The bright orange, red or yellow flowers of the nasturtium are used as an ornamental addition in gardens. Sometimes the flowers are even used to add a decorative touch to food. The nasturtium’s leaves and seeds are also edible. Yet this beautiful plant is even more versatile than you may think. It contains mustard seed oils, which have been proven to be effective against bacteria, viruses and fungal infections. Read on to find out more about the origins, appearance and healing properties of nasturtium.
Occurrence and distribution of nasturtium
All known species (around 90) of nasturtium originally came from Central and South America. They form their own genus: Nasturtium (Tropaeolum). The plant did not appear in Europe until the late 17th century. Today in Switzerland, it is often grown as an ornamental plant in country gardens and herb gardens. It is not only popular due to its appearance; it can also be eaten. Its flowers are used as edible decorations. Its tender, young leaves are used as a spicy, peppery addition to salads. The buds and unripe seeds can even be pickled and used like capers.
In German, they are called “Kapuzinerkresse”, and the word “kresse” is based on the old German word “cresso”, which means “spicy”. This refers to the slightly peppery, spicy flavour of the leaves and flowers that is caused by the mustard seed oils contained in the plant. The first part of the name – Kapuziner – refers to the shape of the flower. Viewed from the side, it looks similar to the hoods worn by the Order of Friars Minor Capuchin.
The most famous nasturtium is the Tropaeolum majus L., which is known as garden nasturtium, Indian cress, or monk’s cress. Today it is also commercially cultivated for its medicinal properties.
Appearance of nasturtium
Garden nasturtiums form tendrils that enable them to climb fences, trees, climbing aids and trellises. They grow up to three metres high. They feature striking, almost perfectly circular leaves that balance atop centralised stems. When it rains, the water droplets roll off the surface of the leaves. This is referred to as the lotus effect, as it is also a key characteristic of lotus plants. Nasturtiums usually bloom from June until October, until the first frost. The colour of the flowers ranges from yellow to orange and red. In Switzerland nasturtiums are annual, because they cannot survive the cold winters.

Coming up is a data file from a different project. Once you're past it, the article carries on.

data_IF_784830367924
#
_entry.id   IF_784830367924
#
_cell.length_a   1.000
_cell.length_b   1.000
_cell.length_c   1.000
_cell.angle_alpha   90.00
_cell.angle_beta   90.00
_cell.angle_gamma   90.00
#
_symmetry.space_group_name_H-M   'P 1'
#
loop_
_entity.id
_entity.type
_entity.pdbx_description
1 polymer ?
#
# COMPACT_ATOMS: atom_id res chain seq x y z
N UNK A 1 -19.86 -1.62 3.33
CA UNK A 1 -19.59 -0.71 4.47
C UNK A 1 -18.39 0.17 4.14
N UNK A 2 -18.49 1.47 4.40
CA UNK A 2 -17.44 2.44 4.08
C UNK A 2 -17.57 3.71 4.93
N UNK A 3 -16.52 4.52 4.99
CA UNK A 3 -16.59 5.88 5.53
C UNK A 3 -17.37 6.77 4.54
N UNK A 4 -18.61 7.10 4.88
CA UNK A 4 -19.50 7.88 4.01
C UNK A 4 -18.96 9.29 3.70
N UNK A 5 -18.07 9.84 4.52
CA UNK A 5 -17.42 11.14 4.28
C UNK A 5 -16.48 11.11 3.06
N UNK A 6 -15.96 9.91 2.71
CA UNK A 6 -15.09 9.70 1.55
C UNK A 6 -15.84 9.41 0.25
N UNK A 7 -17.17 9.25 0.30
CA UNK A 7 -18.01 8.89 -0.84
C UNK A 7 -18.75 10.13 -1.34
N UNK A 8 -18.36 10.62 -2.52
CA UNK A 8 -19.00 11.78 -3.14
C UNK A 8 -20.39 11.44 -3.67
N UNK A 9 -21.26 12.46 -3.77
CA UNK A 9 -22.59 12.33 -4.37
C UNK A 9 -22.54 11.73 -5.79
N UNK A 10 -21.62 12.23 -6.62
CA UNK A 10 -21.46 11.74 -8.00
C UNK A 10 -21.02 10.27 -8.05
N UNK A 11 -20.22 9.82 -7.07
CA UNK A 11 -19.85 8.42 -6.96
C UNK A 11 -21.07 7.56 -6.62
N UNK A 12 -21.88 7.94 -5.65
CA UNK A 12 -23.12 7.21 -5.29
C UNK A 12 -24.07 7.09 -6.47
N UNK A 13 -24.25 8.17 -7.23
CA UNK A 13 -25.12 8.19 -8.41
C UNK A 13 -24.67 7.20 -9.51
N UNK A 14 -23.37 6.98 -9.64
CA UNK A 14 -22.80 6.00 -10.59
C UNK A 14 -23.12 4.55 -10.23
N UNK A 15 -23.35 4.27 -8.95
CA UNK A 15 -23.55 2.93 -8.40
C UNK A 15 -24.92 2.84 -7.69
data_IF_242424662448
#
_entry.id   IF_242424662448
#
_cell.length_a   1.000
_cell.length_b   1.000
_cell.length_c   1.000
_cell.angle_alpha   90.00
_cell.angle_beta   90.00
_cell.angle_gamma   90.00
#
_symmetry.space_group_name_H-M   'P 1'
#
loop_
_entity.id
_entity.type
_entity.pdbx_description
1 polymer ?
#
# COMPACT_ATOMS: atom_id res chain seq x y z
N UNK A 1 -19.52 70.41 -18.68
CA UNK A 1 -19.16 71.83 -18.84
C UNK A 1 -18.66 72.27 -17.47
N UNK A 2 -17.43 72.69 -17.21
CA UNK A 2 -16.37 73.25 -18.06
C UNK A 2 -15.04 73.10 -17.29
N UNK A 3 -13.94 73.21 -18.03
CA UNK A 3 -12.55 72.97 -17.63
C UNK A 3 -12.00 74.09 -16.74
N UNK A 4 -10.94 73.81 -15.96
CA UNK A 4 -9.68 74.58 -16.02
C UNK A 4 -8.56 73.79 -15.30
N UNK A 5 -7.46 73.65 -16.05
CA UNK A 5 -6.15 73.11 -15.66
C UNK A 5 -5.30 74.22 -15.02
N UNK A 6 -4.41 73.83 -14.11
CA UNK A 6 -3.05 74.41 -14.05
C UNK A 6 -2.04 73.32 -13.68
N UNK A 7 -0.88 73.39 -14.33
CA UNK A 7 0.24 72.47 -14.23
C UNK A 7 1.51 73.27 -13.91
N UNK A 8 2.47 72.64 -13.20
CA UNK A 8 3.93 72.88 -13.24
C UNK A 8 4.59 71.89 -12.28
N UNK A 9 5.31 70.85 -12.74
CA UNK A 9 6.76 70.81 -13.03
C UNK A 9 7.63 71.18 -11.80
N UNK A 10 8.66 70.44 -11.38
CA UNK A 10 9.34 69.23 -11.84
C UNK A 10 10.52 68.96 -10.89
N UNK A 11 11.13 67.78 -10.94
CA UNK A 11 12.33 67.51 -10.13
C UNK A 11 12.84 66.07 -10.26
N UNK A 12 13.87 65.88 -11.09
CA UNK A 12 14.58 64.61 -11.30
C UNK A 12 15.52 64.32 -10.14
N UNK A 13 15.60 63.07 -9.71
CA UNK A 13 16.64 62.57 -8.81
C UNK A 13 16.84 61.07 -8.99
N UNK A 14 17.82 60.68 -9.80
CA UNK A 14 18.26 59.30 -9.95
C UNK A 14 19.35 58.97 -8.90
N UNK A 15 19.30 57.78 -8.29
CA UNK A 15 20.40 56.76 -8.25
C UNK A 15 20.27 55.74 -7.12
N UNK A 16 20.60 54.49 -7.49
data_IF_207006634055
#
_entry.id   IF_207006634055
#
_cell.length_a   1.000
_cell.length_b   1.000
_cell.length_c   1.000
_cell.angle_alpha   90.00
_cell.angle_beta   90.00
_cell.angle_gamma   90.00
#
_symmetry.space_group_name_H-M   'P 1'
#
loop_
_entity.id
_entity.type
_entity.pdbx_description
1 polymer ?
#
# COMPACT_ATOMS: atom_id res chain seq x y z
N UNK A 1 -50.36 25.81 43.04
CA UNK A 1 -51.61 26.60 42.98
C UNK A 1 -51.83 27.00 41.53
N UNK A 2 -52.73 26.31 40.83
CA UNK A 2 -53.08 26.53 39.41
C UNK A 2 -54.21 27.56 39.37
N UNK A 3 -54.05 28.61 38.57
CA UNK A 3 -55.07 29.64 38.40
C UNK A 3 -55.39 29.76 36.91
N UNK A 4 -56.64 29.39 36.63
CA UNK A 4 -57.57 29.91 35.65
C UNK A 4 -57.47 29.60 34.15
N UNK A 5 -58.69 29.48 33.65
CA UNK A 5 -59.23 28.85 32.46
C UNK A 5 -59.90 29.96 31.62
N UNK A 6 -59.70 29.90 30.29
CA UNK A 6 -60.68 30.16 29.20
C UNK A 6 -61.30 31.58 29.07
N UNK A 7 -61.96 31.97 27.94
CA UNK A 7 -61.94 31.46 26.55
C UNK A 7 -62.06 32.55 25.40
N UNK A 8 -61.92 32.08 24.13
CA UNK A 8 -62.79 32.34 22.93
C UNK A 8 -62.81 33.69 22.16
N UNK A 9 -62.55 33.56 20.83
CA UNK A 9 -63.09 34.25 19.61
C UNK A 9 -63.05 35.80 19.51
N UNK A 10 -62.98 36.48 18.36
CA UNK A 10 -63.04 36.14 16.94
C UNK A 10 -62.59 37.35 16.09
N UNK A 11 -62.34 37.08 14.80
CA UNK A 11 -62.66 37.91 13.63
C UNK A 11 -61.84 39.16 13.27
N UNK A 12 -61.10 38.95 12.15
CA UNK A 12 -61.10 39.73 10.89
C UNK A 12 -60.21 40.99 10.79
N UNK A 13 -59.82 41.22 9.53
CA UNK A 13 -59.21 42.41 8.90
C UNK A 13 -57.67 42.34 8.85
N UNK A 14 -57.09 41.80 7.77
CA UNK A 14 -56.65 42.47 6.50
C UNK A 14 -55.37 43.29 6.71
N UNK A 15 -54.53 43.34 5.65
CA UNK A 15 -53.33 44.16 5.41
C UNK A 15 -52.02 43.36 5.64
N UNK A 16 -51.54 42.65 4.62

Active ingredients and effects of nasturtium
In the 18th century, nasturtiums gradually became more well known in Europe, where initially they were mostly used as ornamental plants. Their high vitamin C content meant they were soon also used to treat scurvy, a disease caused by vitamin C deficiency. They also contain essential oils and various plant substances that act as antioxidants, such as carotenoids.
Nowadays, we know that nasturtium’s most significant medicinal potential lies in its mustard seed oils. These substances are known as isothiocyanates and they help to prevent the proliferation of bacteria, viruses and fungi. There has been a rethinking of the treatment of infections today. In recognition of these and other benefits, the nasturtium was voted Medicinal Plant of the Year in 2013.
Nasturtium as a medicinal product
Given that nasturtiums have an inhibiting effect on bacteria, they can sometimes be used instead of antibiotics for the treatment of infections. Medicinally, the horseradish root is used, for example, in combination with nasturtium herb.
Combined preparations with horseradish
Garden nasturtiums (Tropaeolum majus L.) and horseradish (Armoracia rusticana G. Gaertn. et al.) complement each other particularly well. Both of them contain antimicrobial mustard oils. It is interesting that they not only have an effect against a specific pathogen but also against many others as well. As a combination, they are used to treat the following symptoms, for example:
- uncomplicated urinary tract infections (cystitis)
- acute infections of the bronchial tubes (bronchitis) and sinusitis.
This is general information. For individual advice, please contact a specialist.